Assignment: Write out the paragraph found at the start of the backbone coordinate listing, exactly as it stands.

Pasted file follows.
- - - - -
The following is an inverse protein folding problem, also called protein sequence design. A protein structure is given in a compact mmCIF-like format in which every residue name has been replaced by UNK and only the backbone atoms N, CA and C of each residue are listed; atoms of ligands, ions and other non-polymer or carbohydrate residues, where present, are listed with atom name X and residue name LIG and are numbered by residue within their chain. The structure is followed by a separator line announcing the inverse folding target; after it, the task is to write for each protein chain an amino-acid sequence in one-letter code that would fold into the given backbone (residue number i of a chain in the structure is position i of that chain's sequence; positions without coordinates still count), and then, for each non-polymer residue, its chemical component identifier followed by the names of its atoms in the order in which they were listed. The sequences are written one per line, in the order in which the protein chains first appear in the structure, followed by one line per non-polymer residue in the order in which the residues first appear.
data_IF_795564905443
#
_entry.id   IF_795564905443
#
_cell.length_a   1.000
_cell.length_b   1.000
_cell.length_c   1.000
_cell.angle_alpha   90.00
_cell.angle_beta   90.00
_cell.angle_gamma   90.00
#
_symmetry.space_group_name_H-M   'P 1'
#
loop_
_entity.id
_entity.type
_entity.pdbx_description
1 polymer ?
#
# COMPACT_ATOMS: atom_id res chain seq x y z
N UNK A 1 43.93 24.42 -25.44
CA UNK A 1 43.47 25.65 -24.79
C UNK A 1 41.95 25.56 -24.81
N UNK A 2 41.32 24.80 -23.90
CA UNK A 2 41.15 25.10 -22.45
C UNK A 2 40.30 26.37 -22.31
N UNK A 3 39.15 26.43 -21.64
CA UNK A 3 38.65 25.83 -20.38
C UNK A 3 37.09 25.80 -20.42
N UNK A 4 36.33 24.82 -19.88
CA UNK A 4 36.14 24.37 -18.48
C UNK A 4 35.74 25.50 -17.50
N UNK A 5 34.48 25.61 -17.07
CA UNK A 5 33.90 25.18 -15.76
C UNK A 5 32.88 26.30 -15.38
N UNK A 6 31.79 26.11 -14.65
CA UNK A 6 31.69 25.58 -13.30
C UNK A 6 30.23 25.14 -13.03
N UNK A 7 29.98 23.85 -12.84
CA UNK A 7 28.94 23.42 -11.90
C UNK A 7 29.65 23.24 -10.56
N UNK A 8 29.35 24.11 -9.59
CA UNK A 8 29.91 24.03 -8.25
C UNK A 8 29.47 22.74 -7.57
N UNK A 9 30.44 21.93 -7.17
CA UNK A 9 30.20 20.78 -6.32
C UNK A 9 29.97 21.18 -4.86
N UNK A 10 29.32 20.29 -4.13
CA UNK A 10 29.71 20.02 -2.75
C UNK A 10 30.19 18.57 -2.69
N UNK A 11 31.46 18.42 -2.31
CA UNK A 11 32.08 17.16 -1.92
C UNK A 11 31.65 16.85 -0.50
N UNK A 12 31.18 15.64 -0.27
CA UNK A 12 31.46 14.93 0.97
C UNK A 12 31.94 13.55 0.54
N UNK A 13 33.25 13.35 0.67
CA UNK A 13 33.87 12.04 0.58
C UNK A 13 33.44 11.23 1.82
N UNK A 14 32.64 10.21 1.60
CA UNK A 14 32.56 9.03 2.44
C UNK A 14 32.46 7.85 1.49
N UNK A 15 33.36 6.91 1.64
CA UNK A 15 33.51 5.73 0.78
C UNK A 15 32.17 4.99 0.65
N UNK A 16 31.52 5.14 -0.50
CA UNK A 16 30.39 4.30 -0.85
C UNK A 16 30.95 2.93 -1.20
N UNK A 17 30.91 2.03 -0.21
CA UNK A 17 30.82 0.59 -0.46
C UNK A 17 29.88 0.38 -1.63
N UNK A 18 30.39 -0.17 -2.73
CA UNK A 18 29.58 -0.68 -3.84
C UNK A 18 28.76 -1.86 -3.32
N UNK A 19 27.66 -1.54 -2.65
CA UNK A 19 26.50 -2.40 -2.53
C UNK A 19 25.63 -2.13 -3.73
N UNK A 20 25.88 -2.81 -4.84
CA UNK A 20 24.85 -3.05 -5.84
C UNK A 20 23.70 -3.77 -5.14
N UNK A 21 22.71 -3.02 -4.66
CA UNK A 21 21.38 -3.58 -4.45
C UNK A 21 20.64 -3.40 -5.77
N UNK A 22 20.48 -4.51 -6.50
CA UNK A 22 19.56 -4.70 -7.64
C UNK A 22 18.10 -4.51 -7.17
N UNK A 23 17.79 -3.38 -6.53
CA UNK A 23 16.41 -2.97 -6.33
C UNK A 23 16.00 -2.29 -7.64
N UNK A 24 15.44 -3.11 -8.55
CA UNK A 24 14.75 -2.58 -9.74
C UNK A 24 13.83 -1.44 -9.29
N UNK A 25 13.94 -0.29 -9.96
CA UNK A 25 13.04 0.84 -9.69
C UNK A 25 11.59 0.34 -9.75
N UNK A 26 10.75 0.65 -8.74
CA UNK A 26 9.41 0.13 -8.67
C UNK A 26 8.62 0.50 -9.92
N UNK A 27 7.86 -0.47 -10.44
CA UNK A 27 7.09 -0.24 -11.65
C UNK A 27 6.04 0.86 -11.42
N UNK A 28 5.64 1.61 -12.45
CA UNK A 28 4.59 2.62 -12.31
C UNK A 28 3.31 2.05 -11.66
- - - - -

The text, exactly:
The following is an inverse protein folding problem, also called protein sequence design. A protein structure is given in a compact mmCIF-like format in which every residue name has been replaced by UNK and only the backbone atoms N, CA and C of each residue are listed; atoms of ligands, ions and other non-polymer or carbohydrate residues, where present, are listed with atom name X and residue name LIG and are numbered by residue within their chain. The structure is followed by a separator line announcing the inverse folding target; after it, the task is to write for each protein chain an amino-acid sequence in one-letter code that would fold into the given backbone (residue number i of a chain in the structure is position i of that chain's sequence; positions without coordinates still count), and then, for each non-polymer residue, its chemical component identifier followed by the names of its atoms in the order in which they were listed. The sequences are written one per line, in the order in which the protein chains first appear in the structure, followed by one line per non-polymer residue in the order in which the residues first appear.